The NIST has also chosen four encryption tools that it says are designed “to withstand the assault of a future quantum computer, which could potentially crack the security used to protect privacy in the digital systems we rely on every day12.” The four encryption algorithms will become part of NIST’s post-quantum cryptographic standard and all are expected to be finalised and ready for use in 202413

Meanwhile, improvements and standards in Quantum Random Number Generators14 (QRNGs), for entropy enhancement and randomisation, and Quantum Key Distribution15, a secure communication method for exchanging encryption keys only known between shared parties, also aim to harness the power of quantum technology and protect data.

It’s important to note that today’s post quantum solutions may create a false sense of security, as we do not know if the quantum algorithms considered resistant today will remain that way as quantum computers become larger and more effective. The danger is illustrated by the discovery of vulnerabilities in the NIST-selected encryption algorithm CRYSTALS-Kyber16.

How can organisations prepare for quantum computing risks?

Organisations can start to prepare for quantum threats by gaining a precise understanding of potential risks across their value chain. They should also identify methods to become more cryptographically agile in updating and deploying new cryptographic techniques as they become available. It’s also crucial to create end-of-life strategies for data, products and systems that will become obsolete or unable to support new cyber security requirements in a quantum-computing world.

Key questions as quantum evolves

  • How long does your data need to be secure and are you liable for its management?
  • What is the actual and reputational damage to your business in case of compromise by quantum computers?
  • How long will it take to increase your quantum resilience to an acceptable level?
  • Do you have an inventory of cyber security measures?
  • Are you liable for a third-party service or cloud provider and are they are moving to a quantum-safe environment?

Key actions to help mitigate quantum risks

  • Provide quantum impact awareness training, education and roadmaps to senior leadership.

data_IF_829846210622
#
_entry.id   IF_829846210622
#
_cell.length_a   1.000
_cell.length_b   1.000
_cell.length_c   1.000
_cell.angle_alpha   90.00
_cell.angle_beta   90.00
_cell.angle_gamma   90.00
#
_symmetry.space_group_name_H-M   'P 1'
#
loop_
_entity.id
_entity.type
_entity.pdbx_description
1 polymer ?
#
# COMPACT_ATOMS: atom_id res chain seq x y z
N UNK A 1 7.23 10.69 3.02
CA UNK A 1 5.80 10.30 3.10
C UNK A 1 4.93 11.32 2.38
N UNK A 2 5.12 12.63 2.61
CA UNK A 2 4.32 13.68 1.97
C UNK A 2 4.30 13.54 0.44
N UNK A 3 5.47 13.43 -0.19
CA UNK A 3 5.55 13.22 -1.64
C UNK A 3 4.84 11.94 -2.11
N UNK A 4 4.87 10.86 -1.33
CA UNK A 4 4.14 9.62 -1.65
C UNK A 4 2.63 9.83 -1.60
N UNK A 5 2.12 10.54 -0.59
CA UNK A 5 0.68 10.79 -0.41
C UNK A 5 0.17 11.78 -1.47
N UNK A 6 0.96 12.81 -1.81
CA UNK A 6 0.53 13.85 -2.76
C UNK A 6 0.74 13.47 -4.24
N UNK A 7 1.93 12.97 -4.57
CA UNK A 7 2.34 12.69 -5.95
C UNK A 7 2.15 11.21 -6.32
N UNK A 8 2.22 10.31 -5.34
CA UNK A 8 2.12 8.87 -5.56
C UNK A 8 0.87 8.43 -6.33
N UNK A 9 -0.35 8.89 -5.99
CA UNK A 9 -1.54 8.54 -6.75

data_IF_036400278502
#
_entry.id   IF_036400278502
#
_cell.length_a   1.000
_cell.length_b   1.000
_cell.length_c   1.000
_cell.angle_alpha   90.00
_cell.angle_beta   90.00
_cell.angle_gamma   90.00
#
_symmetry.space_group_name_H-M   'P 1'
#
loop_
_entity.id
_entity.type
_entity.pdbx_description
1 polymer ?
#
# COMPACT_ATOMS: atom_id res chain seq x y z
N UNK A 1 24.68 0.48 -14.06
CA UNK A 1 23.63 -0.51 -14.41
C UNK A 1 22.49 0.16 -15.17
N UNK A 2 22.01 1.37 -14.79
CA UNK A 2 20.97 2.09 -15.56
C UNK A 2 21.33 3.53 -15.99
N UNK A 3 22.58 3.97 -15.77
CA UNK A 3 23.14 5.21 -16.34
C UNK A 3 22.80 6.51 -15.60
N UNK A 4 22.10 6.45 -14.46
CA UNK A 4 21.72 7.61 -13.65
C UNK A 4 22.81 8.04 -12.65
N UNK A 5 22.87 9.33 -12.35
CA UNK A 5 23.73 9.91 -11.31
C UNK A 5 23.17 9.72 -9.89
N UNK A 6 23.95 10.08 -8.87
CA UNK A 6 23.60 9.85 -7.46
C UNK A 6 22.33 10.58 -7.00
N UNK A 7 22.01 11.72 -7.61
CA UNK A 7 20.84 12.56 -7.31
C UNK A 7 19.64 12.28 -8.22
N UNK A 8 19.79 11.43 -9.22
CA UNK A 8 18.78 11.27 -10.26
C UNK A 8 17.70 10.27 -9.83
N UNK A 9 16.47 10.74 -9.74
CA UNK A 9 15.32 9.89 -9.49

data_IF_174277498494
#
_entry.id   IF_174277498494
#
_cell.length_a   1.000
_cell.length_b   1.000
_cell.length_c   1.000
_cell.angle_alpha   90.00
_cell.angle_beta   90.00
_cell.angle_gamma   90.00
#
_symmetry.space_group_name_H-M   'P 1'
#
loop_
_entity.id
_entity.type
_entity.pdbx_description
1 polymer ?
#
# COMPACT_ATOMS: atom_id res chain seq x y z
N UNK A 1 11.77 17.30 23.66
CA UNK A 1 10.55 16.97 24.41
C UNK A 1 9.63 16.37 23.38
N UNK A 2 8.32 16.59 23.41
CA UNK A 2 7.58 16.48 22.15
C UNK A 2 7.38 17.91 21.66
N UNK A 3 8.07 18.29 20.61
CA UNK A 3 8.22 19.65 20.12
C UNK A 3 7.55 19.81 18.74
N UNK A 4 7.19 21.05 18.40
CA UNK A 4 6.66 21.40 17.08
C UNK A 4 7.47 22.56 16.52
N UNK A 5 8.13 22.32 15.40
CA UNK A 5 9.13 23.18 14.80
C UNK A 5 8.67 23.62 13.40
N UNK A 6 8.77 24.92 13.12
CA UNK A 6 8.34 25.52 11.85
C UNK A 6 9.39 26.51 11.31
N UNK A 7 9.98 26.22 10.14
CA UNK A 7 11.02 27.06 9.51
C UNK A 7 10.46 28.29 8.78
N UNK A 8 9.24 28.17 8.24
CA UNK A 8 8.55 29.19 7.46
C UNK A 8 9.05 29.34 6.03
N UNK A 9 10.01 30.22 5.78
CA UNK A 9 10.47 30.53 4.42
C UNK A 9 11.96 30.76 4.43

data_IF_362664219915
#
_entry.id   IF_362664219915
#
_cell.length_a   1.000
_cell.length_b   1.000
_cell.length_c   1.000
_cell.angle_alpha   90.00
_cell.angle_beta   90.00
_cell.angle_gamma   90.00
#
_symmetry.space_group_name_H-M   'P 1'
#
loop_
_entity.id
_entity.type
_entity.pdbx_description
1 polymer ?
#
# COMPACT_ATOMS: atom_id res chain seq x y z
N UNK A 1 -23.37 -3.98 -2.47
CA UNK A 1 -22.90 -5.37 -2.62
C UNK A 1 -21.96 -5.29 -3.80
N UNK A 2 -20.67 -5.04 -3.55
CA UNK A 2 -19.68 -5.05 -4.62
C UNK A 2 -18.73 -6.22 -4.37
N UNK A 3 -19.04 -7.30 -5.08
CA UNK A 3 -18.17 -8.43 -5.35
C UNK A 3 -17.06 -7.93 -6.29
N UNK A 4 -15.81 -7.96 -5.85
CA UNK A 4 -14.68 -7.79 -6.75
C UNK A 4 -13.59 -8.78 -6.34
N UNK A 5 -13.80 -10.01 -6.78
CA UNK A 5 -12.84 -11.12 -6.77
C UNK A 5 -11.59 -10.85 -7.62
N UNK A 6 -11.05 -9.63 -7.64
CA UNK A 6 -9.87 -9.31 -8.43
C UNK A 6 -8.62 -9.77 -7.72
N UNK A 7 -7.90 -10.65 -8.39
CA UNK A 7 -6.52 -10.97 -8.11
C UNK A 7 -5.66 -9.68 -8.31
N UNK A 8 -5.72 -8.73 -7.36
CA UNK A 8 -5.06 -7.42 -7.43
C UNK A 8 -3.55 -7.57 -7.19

• Implement roadmaps and solutions to modernise cryptographic environments.
  • Provide guidance on investing in quantum-resistant technologies.
  • Develop contingency and mitigation plans to prevent a quantum attack.
  • Continuously monitor the fast-evolving quantum and security environment.

How KPMG can help with quantum risk

KPMG’s technology consulting specialists have extensive experience in cyber security and quantum technologies. By providing quantum risk assessments tailored to your business, we can help you understand specific threats posed by quantum technology.

We can help you prioritise at-risk data and systems, and develop a customised cyber security strategy into your long-term risk planning to assist with preparation for quantum threats.

Steps to quantum-secure encryption include:

  1. Discover: Identify cryptographic algorithms and protocols used to protect data and assets.
  2. Assess: Perform a risk assessment to identify quantum-vulnerable systems and assets.
  3. Manage: Prioritise remediation efforts and develop a remediation roadmap.
  4. Remediate: Implement mechanisms that enable crypto agility, and transition-vulnerable cryptographic systems to post-quantum cryptography based on priority.
  5. Monitor: Perform ongoing monitoring of remediation efforts and changes to the threat and regulatory landscape.

KPMG specialists are using our quantum readiness assessment methodology and innovative collaborations to help make a difference for clients. KPMG firms’ collaboration with IBM Quantum (Quantum Safe) and InfoSec Global allow us to begin understanding the cryptographic footprint/baseline and work towards remediation and potential digital solutions. KPMG specialists are here to help.

KPMG's quantum computing specialists

To arrange a quantum readiness assessment or learn more about quantum computing, get in touch.

1 https://home.kpmg/ca/en/home/market-insights/predictions/technology/quantum-computing-will-help-us-solve-our-most-difficult-problems.html

2Top 5 issues facing Australian business leaders in 2024

3 https://kpmg.com/ca/en/home/media/press-releases/2023/05/quantum-computing-is-coming-but-few-are-ready-for-it.html

4 Ibid.


6 Mosca’s Theorem, Michele Mosca

7 Quantum Computing Cybersecurity Preparedness Act - This act addresses the migration of executive agencies' information technology systems to post-quantum cryptography.

8 https://www.nextgov.com/cybersecurity/2023/12/nist-releases-2-draft-guides-prepare-post-quantum-migration/392934/



11 https://csrc.nist.gov/projects/post-quantum-cryptography

12 https://www.nist.gov/news-events/news/2023/08/nist-standardize-encryption-algorithms-can-resist-attack-quantum-computers

13 Ibid. 


15 https://quside.com/how-does-quantum-key-distribution-qkd-work/

16 https://eprint.iacr.org/2023/1084